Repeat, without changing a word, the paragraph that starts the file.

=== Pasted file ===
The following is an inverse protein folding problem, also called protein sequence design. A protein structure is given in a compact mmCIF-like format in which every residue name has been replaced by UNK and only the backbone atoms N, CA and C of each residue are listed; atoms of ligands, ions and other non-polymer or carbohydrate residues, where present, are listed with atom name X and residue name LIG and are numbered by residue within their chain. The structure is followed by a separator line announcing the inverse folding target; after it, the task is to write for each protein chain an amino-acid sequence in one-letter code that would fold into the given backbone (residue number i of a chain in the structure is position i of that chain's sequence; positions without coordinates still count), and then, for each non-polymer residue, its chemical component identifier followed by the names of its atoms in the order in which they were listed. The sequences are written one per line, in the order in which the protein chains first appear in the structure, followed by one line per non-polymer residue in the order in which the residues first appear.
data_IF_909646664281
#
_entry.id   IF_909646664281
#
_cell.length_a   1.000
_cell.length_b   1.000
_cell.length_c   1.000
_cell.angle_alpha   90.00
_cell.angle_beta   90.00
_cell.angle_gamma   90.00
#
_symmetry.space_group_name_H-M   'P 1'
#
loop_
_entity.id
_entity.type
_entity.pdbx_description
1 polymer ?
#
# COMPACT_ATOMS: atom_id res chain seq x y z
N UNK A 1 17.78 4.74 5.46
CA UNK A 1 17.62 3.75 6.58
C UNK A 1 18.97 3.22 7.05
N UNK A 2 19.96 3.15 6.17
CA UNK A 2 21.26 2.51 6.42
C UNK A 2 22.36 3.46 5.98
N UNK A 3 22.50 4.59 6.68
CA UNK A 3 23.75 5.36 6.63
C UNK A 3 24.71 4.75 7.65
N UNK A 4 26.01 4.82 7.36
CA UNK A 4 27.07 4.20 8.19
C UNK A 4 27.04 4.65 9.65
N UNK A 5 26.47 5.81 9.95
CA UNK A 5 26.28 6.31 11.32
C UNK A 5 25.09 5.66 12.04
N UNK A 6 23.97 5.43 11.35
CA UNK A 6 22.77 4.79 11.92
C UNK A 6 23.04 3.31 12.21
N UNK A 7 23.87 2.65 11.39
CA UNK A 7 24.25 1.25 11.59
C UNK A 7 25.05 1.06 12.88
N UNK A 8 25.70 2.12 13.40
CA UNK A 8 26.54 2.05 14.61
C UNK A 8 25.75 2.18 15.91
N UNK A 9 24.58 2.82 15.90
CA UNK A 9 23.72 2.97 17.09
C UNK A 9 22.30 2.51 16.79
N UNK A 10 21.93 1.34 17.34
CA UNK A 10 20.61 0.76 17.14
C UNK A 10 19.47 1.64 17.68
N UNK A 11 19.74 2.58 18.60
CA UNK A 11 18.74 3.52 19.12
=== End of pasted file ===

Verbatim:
The following is an inverse protein folding problem, also called protein sequence design. A protein structure is given in a compact mmCIF-like format in which every residue name has been replaced by UNK and only the backbone atoms N, CA and C of each residue are listed; atoms of ligands, ions and other non-polymer or carbohydrate residues, where present, are listed with atom name X and residue name LIG and are numbered by residue within their chain. The structure is followed by a separator line announcing the inverse folding target; after it, the task is to write for each protein chain an amino-acid sequence in one-letter code that would fold into the given backbone (residue number i of a chain in the structure is position i of that chain's sequence; positions without coordinates still count), and then, for each non-polymer residue, its chemical component identifier followed by the names of its atoms in the order in which they were listed. The sequences are written one per line, in the order in which the protein chains first appear in the structure, followed by one line per non-polymer residue in the order in which the residues first appear.